Country Velador of Super Chunk Sweets and Treats on How Caramel Corn Started It All and Working in Fast Food
Lauren Saria Country Velador and husband Sergio at Super Chunk Sweets and Treats in Scottsdale.
Super Chunk Sweets and Treats
This is part one of our interview with Country Velador, owner of Super Chunk Sweets and Treats in Scottsdale and pastry chef for Cowboy Ciao. Velador opened the sweet-minded shop with her husband, Sergio, last month to sell her line of artisan desserts. You'll find her famous caramel corns, housemade ice creams, pies, and cakes -- the variety of treats will set your inner child grinning. Today we talk to the self-taught pastry chef about how she got started with Super Chunk Sweets and Treats. Be sure to come back tomorrow to find out about her plans for candies, taffy, and barrel-aged vanilla extract.
Lauren Saria Inside Super Chunk Sweets and Treats.
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You could say we're pretty big fans of pastry chef Country Velador's sweet creations around here. Just consider the fact that she won New Times' Best of Phoenix for Best Dessert last year for her rotating selection of creations at Old Town Scottsdale's Cowboy Ciao. And with luscious desserts like Angel Food "Bread" Pudding with a vanilla bean custard sauce, duck fat toffee, and mesquite chocolate chip cookies to consider, who can blame us?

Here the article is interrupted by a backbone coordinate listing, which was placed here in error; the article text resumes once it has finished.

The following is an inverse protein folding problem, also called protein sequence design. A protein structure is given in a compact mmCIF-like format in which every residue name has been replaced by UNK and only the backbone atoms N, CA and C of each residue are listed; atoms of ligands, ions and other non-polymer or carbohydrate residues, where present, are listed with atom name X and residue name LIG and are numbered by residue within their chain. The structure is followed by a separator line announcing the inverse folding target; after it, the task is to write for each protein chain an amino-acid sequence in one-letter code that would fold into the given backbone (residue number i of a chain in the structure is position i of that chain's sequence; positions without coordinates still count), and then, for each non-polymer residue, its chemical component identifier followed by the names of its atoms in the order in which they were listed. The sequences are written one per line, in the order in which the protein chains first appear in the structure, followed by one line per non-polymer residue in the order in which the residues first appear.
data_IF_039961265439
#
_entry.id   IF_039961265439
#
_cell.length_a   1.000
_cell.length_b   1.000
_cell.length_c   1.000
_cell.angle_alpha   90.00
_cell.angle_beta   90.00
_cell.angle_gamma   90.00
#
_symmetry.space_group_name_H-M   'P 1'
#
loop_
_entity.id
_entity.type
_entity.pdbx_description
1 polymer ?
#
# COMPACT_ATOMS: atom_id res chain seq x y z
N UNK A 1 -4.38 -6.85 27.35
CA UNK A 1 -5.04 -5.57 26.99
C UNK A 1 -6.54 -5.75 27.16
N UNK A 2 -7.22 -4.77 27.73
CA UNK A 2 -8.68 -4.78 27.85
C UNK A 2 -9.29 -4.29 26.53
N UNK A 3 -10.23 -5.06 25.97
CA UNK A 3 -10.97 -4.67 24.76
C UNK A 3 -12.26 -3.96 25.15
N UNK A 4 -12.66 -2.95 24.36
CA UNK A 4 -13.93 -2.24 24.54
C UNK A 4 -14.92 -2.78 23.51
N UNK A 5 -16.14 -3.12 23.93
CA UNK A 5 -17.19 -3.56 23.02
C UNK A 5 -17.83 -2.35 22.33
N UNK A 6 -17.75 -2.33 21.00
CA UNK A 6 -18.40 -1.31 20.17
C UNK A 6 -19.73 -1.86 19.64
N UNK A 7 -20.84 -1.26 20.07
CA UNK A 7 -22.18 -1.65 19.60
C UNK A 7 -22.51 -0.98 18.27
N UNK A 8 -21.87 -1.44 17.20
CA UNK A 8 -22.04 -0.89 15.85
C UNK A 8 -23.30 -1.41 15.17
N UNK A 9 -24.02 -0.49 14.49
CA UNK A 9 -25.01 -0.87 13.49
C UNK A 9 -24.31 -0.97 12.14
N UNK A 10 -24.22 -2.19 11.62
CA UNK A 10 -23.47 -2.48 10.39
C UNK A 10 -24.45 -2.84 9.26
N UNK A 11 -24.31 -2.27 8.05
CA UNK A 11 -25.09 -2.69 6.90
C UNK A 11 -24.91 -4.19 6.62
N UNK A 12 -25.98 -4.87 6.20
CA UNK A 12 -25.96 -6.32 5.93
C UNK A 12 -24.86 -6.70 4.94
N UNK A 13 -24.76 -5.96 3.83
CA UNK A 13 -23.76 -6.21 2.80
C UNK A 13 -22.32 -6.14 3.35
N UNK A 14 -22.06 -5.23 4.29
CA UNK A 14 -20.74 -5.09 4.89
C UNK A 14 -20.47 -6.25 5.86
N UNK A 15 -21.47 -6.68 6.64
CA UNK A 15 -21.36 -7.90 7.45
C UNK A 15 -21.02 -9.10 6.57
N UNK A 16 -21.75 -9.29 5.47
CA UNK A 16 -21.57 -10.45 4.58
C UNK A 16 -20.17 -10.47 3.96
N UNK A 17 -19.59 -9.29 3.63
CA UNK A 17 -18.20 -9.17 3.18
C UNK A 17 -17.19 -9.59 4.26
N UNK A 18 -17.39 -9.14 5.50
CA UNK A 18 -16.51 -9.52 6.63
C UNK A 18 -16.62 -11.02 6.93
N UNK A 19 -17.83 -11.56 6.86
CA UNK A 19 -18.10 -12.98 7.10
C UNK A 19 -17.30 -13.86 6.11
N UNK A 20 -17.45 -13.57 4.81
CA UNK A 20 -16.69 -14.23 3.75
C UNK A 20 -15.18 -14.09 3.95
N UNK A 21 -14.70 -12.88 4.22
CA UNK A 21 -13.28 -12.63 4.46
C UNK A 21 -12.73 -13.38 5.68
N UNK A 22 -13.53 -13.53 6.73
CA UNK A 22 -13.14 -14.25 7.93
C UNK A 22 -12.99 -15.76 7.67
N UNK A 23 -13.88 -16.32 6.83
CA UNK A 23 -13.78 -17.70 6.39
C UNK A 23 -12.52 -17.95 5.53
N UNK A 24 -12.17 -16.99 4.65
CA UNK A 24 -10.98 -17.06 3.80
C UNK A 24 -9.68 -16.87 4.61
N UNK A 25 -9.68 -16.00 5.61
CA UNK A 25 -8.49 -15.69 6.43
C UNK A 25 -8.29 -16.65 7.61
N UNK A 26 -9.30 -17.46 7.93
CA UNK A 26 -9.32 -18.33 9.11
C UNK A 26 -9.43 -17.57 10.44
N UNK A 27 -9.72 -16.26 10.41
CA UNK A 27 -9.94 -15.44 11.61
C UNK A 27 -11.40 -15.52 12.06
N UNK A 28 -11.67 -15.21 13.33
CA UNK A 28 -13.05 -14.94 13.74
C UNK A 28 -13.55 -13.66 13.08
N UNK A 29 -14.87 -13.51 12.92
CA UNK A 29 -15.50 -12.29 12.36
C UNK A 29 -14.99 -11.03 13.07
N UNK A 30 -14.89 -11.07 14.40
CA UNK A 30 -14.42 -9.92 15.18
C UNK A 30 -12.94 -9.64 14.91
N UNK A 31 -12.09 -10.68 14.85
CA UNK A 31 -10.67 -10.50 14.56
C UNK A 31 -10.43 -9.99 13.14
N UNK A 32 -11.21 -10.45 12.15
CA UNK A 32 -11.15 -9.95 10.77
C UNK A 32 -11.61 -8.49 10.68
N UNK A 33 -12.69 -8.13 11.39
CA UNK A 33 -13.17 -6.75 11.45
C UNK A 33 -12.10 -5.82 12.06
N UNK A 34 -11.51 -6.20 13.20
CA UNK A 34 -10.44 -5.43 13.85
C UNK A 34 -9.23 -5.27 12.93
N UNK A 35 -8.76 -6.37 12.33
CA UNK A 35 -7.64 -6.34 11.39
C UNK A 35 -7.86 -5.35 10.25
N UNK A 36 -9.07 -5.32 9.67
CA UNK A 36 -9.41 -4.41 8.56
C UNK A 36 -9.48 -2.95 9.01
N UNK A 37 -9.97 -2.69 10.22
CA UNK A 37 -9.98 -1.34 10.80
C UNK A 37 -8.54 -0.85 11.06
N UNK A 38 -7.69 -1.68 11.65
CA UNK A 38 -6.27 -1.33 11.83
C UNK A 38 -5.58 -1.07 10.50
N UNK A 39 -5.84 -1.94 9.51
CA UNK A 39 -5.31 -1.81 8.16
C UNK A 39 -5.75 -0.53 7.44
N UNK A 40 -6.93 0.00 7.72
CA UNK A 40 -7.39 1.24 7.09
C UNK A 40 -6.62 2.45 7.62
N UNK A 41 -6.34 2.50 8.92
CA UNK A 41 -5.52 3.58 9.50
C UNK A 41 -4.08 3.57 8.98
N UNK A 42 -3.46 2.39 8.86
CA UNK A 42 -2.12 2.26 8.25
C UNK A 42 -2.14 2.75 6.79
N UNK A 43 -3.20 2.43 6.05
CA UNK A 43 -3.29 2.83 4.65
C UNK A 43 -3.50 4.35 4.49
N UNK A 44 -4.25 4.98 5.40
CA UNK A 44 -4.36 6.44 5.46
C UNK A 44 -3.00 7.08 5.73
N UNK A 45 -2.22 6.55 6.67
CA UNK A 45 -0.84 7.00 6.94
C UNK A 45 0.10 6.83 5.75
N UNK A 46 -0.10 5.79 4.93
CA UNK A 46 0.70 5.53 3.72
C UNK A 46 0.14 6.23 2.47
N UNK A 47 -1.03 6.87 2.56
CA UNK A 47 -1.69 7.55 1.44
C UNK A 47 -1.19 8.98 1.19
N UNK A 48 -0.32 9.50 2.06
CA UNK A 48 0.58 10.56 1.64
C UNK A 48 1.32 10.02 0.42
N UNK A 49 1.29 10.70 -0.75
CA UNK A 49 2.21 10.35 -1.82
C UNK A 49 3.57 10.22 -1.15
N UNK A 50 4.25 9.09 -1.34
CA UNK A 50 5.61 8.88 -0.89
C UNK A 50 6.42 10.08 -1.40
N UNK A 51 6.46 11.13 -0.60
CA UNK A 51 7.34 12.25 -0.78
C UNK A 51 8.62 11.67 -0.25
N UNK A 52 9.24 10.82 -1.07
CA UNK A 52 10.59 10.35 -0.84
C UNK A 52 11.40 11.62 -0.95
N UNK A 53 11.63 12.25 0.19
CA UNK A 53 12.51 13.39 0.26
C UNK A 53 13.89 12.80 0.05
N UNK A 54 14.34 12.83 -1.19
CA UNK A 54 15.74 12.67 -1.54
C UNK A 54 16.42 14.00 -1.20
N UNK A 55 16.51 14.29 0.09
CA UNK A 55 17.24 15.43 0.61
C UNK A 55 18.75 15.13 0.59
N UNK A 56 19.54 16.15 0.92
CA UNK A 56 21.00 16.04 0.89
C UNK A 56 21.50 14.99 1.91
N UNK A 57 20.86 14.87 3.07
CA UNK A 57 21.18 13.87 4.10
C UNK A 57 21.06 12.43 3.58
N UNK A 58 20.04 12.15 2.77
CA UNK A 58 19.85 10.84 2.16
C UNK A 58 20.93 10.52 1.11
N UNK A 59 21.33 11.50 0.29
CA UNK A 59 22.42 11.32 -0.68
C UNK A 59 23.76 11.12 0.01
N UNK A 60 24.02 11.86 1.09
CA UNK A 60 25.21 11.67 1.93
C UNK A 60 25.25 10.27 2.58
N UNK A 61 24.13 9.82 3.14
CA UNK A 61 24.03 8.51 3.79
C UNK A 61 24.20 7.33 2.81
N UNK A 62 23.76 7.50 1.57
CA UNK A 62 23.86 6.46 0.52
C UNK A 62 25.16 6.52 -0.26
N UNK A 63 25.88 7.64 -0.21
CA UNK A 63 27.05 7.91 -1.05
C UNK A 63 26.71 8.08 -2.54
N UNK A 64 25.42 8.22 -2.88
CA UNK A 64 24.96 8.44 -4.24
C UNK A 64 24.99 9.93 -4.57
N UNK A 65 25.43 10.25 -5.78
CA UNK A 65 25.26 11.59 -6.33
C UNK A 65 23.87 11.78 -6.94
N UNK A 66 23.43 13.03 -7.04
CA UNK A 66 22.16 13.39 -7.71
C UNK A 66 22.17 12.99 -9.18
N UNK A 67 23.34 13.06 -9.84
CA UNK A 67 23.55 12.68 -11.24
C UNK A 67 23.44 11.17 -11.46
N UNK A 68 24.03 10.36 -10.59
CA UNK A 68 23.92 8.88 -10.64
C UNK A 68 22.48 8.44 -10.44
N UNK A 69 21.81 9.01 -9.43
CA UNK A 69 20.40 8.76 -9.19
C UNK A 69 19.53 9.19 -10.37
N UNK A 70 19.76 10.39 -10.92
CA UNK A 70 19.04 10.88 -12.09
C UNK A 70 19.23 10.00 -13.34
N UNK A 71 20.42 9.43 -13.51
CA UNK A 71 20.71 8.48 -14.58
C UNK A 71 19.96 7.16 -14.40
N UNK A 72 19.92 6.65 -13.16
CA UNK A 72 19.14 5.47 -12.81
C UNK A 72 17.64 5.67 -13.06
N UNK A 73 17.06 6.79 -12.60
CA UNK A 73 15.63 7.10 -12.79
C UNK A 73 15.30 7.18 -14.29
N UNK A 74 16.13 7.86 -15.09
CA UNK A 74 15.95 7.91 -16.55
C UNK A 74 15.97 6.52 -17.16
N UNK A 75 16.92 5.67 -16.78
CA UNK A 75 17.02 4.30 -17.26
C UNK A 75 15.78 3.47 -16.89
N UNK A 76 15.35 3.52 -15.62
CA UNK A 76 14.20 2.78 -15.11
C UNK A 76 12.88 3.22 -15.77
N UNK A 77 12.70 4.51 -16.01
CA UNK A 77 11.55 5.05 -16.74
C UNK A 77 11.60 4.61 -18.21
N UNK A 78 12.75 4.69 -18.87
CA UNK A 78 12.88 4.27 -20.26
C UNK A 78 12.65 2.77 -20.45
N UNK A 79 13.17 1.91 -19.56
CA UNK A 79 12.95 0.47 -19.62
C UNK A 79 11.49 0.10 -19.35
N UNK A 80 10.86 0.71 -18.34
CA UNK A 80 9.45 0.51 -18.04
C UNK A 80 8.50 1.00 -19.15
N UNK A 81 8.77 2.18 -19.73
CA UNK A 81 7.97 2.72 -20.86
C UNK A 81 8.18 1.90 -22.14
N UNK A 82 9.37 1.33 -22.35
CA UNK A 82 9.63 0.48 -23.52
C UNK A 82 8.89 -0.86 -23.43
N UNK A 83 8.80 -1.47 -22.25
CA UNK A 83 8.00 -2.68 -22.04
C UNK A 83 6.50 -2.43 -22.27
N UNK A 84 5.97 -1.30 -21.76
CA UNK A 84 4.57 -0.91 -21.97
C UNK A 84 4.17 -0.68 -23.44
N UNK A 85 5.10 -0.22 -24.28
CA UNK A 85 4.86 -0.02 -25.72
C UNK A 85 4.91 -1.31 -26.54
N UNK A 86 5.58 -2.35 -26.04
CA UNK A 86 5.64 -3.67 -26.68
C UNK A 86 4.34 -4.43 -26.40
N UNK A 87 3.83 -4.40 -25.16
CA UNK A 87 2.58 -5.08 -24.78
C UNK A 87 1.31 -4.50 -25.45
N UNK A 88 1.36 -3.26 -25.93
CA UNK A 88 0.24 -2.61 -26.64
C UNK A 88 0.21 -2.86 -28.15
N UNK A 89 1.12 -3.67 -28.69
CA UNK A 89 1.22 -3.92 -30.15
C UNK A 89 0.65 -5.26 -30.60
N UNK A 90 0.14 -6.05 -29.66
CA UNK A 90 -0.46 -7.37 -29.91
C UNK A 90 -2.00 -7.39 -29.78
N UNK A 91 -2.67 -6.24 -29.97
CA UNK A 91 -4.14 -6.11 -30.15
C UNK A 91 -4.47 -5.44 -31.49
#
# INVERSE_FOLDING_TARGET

Last month, Velador and husband Sergio opened their own sweet shop just around the corner from Cowboy Ciao. The new 800-square-foot shop stocks a growing selection of Velador's treats, including several flavors of her signature caramel corn, various handmade candies, ice cream, cakes, and pies.
The space, which the couple leases from Cowboy Ciao owner Peter Kasperski, used to house a jewelry shop -- and that was prior to being used a storage shed for Cowboy Ciao for the past eight years. As you can imagine, and as they'll tell you, there were a lot of renovations to be done. The couple did much of the work themselves, turning the space into a charming and bright space with patterned wallpaper, painted floor and open kitchen.
But owning a sweet shop isn't something Velador ever set out to do. She began her career in the food business as a server and working the front of the house for years before deciding she wanted to learn how things worked in the kitchen.
It was six years ago that she began as a pastry chef at Cowboy Ciao, working under another of the Valley's famous dessert makers, Tracy Dempsey. When Dempsey left -- taking her signature bacon brittle with her -- Velador was left with the challenge to create a new dessert menu.
"I really didn't even want to do a bacon treat," Velador says.
So she started making caramel corn. And before she knew it, she was selling bags of it at the restaurant. By the time she had sold 1,000 bags of her caramel corn, she knew she had hit something big. She began selling caramel corn at farmers markets, and after two seasons, the couple started to play with the idea of opening a storefront.
"Caramel corn is where it all started," she says, standing in the middle of the shop.
Lauren Saria Caramel corn